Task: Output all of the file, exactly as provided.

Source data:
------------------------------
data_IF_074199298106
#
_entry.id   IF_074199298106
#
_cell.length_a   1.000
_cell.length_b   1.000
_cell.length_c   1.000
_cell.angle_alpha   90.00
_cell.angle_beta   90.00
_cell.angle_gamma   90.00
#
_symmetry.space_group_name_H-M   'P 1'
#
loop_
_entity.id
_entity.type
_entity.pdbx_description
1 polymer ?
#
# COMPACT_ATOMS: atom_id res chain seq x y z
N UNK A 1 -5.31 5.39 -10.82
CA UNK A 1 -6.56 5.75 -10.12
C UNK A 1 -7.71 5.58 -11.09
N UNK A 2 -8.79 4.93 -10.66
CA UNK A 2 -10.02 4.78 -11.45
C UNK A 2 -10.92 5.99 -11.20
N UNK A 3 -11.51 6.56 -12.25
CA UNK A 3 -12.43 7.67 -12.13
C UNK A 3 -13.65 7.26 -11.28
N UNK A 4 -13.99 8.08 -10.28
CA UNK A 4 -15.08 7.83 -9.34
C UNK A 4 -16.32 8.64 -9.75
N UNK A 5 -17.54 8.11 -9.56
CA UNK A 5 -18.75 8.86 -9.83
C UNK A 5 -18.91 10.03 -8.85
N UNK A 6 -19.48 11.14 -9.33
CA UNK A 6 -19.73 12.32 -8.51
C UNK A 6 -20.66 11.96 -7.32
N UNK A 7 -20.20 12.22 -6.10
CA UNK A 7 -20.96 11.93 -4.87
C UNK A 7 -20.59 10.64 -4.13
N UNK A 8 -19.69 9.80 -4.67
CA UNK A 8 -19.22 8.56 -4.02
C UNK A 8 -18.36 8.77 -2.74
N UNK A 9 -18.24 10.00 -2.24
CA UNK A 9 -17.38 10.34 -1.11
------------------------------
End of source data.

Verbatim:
data_IF_074199298106
#
_entry.id   IF_074199298106
#
_cell.length_a   1.000
_cell.length_b   1.000
_cell.length_c   1.000
_cell.angle_alpha   90.00
_cell.angle_beta   90.00
_cell.angle_gamma   90.00
#
_symmetry.space_group_name_H-M   'P 1'
#
loop_
_entity.id
_entity.type
_entity.pdbx_description
1 polymer ?
#
# COMPACT_ATOMS: atom_id res chain seq x y z
N UNK A 1 -5.31 5.39 -10.82
CA UNK A 1 -6.56 5.75 -10.12
C UNK A 1 -7.71 5.58 -11.09
N UNK A 2 -8.79 4.93 -10.66
CA UNK A 2 -10.02 4.78 -11.45
C UNK A 2 -10.92 5.99 -11.20
N UNK A 3 -11.51 6.56 -12.25
CA UNK A 3 -12.43 7.67 -12.13
C UNK A 3 -13.65 7.26 -11.28
N UNK A 4 -13.99 8.08 -10.28
CA UNK A 4 -15.08 7.83 -9.34
C UNK A 4 -16.32 8.64 -9.75
N UNK A 5 -17.54 8.11 -9.56
CA UNK A 5 -18.75 8.86 -9.83
C UNK A 5 -18.91 10.03 -8.85
N UNK A 6 -19.48 11.14 -9.33
CA UNK A 6 -19.73 12.32 -8.51
C UNK A 6 -20.66 11.96 -7.32
N UNK A 7 -20.20 12.22 -6.10
CA UNK A 7 -20.96 11.93 -4.87
C UNK A 7 -20.59 10.64 -4.13
N UNK A 8 -19.69 9.80 -4.67
CA UNK A 8 -19.22 8.56 -4.02
C UNK A 8 -18.36 8.77 -2.74
N UNK A 9 -18.24 10.00 -2.24
CA UNK A 9 -17.38 10.34 -1.11